At Northwestern University, Feinberg School of Medicine, the entry-level physical therapy curriculum is designed as a 3-year program that culminates in the Doctor of Physical Therapy (DPT) degree and eligibility to take examinations for state licensure. Beginning in late August or early September of each year, the program requires eight trimesters of full-time study. The curriculum includes academic preparation and clinical experiences in selected health care facilities nationwide. Classes are held on Northwestern’s Chicago campus, which provides ample physical therapy lecture and laboratory space, a health sciences library, a learning resources center, medical simulation facilities, access to fitness facilities, and a personal computer center. Laboratories for gross anatomy are shared with the medical students and physician assistant students. The objective of the educational program is to produce physical therapists who can respond to complex patient/client needs quickly, scientifically, and independently following graduation and licensure. The keystones of the curriculum are the analysis of movement function and dysfunction using movement science as a basis and the use of scientific principles and clinical evidence in making clinical decisions. Physical therapists must be able to understand the interaction of the physiologic, biomedical, and behavioral factors that contribute to normal and abnormal movement and articulate the evidence for their evaluation and intervention decisions. To that end, both basic science and clinical courses are offered within a movement science framework. Graduates will be able to meet the needs of clients in all areas of physical therapy service and be capable of functioning competently in the health-care environment. Graduates are prepared to be capable of serving as primary contact providers; functioning in the areas of health promotion, disease and injury prevention, acute care and rehabilitation; supervising support personnel; and collaborating and consulting with colleagues and other health professionals. We strive to prepare a diverse group of graduates who contribute to the growth of a dynamic profession and who serve society by providing effective physical therapy services to a diverse group of patients/clients. The Department prepares graduates for physical therapy practice, research, education, consultation and administration. This preparation involves the development of critical thinking, integration of new information with existing knowledge and development of the ability to investigate and communicate about professional matters. To meet these objectives, students have opportunities to interact with faculty and patients in a variety of patient care environments during course work. They also have the opportunity to collaborate with faculty and other students in the conduct of scientific inquiry through a Synthesis Project that is required of all students for graduation. The purpose of the Synthesis Project is for the student to learn how to develop and implement inquiry into a narrowly defined topic of relevance to the physical therapy profession. Projects may be laboratory-based or clinic-based research or educational or advocacy interventions. The projects are intended to serve as vehicles to integrate new information with information that exists in the narrow field and also with information acquired over the course of the program at Northwestern. Graduates from the DPT-PhD(Eng) program will have a combined degree in the engineering and life sciences that prepares them for dual careers as physical therapist /scientists in rehabilitation science and engineering research, with strong relevance to physical therapist patient care. Rehabilitation and engineering, as it relates to movement and rehabilitation sciences, is a distinct and novel research field that requires an interdisciplinary graduate education and training program. Although this discipline has its roots in the fields of medicine, engineering and neuroscience, work at the interface of these fields requires training that is not available in the traditional curriculum. Graduate students who receive this interdisciplinary training are expected to become new leaders in engineering, rehabilitation sciences, physical therapy and in device development for the study and restoration of human function both in the academic, governmental, healthcare and industry environments. Their scientific and engineering contributions will have a significant impact on rehabilitation related healthcare costs in the US.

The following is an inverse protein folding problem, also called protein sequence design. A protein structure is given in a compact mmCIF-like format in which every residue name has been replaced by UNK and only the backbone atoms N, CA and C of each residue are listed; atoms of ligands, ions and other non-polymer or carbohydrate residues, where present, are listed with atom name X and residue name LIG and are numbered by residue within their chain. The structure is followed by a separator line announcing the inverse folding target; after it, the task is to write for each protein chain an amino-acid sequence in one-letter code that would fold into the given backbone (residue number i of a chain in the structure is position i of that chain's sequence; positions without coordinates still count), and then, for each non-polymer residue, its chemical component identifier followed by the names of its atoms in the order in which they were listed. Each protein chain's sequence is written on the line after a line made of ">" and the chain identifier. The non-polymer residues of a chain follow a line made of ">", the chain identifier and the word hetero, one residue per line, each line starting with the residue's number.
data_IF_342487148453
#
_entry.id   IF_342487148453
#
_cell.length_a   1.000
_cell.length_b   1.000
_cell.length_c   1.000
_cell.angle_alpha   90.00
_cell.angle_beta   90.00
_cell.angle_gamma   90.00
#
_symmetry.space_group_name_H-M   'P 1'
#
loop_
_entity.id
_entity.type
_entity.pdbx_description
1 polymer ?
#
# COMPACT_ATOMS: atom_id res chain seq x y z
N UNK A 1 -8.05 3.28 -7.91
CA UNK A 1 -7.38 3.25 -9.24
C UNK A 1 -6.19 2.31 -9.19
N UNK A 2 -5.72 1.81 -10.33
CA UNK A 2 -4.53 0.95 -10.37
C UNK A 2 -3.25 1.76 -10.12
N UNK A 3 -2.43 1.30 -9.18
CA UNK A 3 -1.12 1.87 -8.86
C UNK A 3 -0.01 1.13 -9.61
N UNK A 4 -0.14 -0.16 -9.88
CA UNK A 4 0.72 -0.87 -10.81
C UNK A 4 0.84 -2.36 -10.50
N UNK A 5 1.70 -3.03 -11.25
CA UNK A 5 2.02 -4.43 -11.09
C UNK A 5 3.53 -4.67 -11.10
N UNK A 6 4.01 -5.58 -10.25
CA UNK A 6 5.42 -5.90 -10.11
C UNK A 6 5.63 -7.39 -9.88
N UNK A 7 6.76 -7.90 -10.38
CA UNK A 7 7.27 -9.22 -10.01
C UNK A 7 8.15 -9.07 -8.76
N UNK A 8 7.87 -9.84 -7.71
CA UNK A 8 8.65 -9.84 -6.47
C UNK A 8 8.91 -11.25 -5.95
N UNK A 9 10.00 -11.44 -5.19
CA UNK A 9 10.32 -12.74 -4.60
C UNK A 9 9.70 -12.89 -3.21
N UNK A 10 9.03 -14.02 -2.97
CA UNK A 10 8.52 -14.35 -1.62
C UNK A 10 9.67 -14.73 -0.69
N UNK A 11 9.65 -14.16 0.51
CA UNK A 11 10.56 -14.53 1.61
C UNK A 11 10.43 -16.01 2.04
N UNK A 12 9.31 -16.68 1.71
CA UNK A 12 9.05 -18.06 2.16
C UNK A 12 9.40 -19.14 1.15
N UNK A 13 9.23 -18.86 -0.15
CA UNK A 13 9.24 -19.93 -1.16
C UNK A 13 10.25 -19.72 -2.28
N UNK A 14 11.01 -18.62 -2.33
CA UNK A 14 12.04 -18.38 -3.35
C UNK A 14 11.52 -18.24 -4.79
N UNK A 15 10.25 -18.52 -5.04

Clinical Education experiences are an extremely important and substantial part of the program. Students interact with patients in a variety of integrated clinical education experiences. Clinical education experiences are incorporated throughout the curriculum and include half-day field trips, faculty/student patient management opportunities and pro bono clinics. The program includes 38 weeks of full-time clinical education divided into 4 separate clinical education opportunities; two 6-week experiences integrated within the curriculum and two 13-week experiences at the end of the program. We have clinical education agreements with over 400 facilities in 43 states. In addition to the full-time clinical experiences, students have multiple opportunities to interact with patients, families, and health professionals throughout the curriculum, both in clinical facilities and in the classroom.